3.4 Determination of the ratio heat conductivity k to electric conductivity s: Let a metal rod be heated electrically, when it receives by the current i per unit of length Joule heat

i²/qs (q = cross-section of the bar);

let it be insulated sidewards against heat loss. Find the differential equation of the stationary state and fit it by immersion in water to the boundary conditions u = 0 for x = 0 and x = l. Observe the potential difference V at the bar's ends and the maximum temperature U at the centre of the bar. Compute from them the ratio k /s. For pure metals, it has a universal value (Law of Wiedemann-Franz).

Chapter 4:

4.1 Power series expansion of In(r): Find it from the integral representation (19.18)

a) for integer n,
b) for arbitrary n with the aid of a general definition of the G-functions.

4.2 Derive relations between H1n and H2n, especially for integer n, using the integral representations (19.22).

4.3 Compute the logarithmic singularity of H0(r) at 0 from the integral representation (19.22).

4.4 Elementary method for the asymptotic approximation of H1n(r): Verify by a mathematical, but rather doubtful method the asymptotic limiting value of H1n(r) during which you already neglect in the differential equation step by step 1/r and higher powers of 1/r.

4.5 Expansion of a function on the sphere:
a) Expand f at first trigonometrically in j, then in spherical functions in Scheme: and as combination of the two expansions b) Compose f out of general spherical surface functions Y and find the coefficients involved from the orthogonality condition for Scheme: and as combination of both expansions Clarify for yourself the difference of the summation arrangement in (1) and (2) by a figure (number pattern in the m, n plane) and show that Amn and Anm in (1) and (2) mean formally the same (by interchange of the summation and integration sequence).

4.6 Mapping of the wedge arrangement in Fig. 17 in circular moon sickels: Transform Fig. 17 of the wedge with opening angle 60º by reciprocal radii for convenient location of the inversion centre C (cf. Hints); the three lines 1, -1; 2, -2; 3, -3 then become circular arcs, the angular spaces they bound become circular sickels. Check the relationship between two regions each and consider that the Green function of potential theory for each of these regions (in space, spherical sections) can be obtained by five-fold reflection.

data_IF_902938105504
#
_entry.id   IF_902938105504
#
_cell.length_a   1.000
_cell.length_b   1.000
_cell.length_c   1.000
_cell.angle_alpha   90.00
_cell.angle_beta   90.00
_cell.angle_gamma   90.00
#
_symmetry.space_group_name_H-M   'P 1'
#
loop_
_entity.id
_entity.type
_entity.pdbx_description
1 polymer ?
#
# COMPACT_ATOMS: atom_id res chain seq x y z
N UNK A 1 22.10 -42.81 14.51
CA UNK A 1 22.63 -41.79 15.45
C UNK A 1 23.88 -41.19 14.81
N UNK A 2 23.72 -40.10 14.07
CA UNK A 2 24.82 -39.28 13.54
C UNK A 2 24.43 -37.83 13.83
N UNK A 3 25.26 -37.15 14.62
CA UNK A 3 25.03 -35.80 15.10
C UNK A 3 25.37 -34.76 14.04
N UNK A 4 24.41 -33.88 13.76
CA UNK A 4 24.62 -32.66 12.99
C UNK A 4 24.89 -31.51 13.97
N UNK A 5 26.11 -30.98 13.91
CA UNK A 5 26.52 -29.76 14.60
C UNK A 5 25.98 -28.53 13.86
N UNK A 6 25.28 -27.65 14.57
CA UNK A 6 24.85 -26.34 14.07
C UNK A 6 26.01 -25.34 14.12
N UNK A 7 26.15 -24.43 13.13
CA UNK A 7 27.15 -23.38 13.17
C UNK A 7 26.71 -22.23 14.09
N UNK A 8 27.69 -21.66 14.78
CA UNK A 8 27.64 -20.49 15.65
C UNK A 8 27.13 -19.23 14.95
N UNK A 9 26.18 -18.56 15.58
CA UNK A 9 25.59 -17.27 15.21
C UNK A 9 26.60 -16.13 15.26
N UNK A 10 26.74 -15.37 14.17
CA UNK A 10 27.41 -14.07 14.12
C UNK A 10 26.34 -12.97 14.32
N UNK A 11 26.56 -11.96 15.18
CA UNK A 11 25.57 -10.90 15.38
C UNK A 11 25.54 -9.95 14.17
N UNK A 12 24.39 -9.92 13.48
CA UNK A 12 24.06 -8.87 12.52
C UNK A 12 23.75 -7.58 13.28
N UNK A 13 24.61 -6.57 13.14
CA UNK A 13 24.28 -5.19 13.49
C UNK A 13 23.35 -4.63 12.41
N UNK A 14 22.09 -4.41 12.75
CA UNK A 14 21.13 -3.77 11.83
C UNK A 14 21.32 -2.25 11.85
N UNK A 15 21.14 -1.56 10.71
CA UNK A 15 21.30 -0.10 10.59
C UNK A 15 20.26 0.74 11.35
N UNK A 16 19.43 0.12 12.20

4.7 a) Mapping of a plane-parallel plate into two contacting spheres, b) of two concentric spheres into a plane and a sphere:

a) Examine the space structure into which the plane parallel plate together with all its reflective repetitions goes by inversion. Place the inversion sphere suitably so that it touches the two bounding planes of the plate. Show that this plate then is mapped into the outside of two touching spheres, similarly their reflective repetitions into the space between two touching spheres.

b) Show that two concentric spheres can be inverted into the pair of planes: Plane + sphere. Hence, inversely, the potential of a sphere with respect to a plane can be transformed into the much simpler, corresponding boundary value problem for two concentric spheres, similarly the potential of two arbitrary spheres which do not intersect.

4.8 Computation of two aggregates of Bessel functions: Find in (5) of Appendix A4.1 the value of and in (20b) that of Chapter 5:

5.1 Questions of normalization: Normalize the functions In(lr) and yn(kr) of (26.3) and (26.2) to 1 for the basic interval 0 < r < a for the boundary conditions J'n(la) = 0, y 'n(ka) = 0 following (20.19).

5.2 Gauss' theorem of the arithmetic mean in the potential theory: Prove the theorem: The value of a potential function u is at each point P of its regular domain S equal to the arithmetic mean of its values on a sphere Ka with arbitrary radius a around P as long as this is entirely inside S.

5.3 Summation formulae extended over the roots of Bessel functions: Confirm the expansions (27.13) and (27.14) regarding the equality of their coefficients Anm and derive from the comparison of their factors of interesting identities for Y n which can be transformed into those for y n.

Chapter 6:

6.1 Vertical and horizontal antenna at the height of h over infinitely well conducting soil: Show that by (31.16) and (31.17) for both antennae, i.e., the conditions (31.15) for the vanishing of the tangential components of are fulfilled throughout the plane z = 0.Show also that by (31.19) and (31.20) for the magnetic antennae, i.e., the conditions (35.1) for the vanishing of the tangential electric component are fulfilled.

6.2 Shape of the electric lines of force in the case of a Zenneck-wave near Earth's surface: Show that the lines of force in the air space are inclined In a forward direction, i.e., in the sense of the direction of propagation and that they lag behind in Earth at a small angle against Earth's surface.

6.3 Simplified calculation of the power to be supplied to vertical and horizontal antennae: Prove the expressions (36.16) and (36.16a) by determining the work which in unit time is performed by on the current j on the path l of the length of the antenna.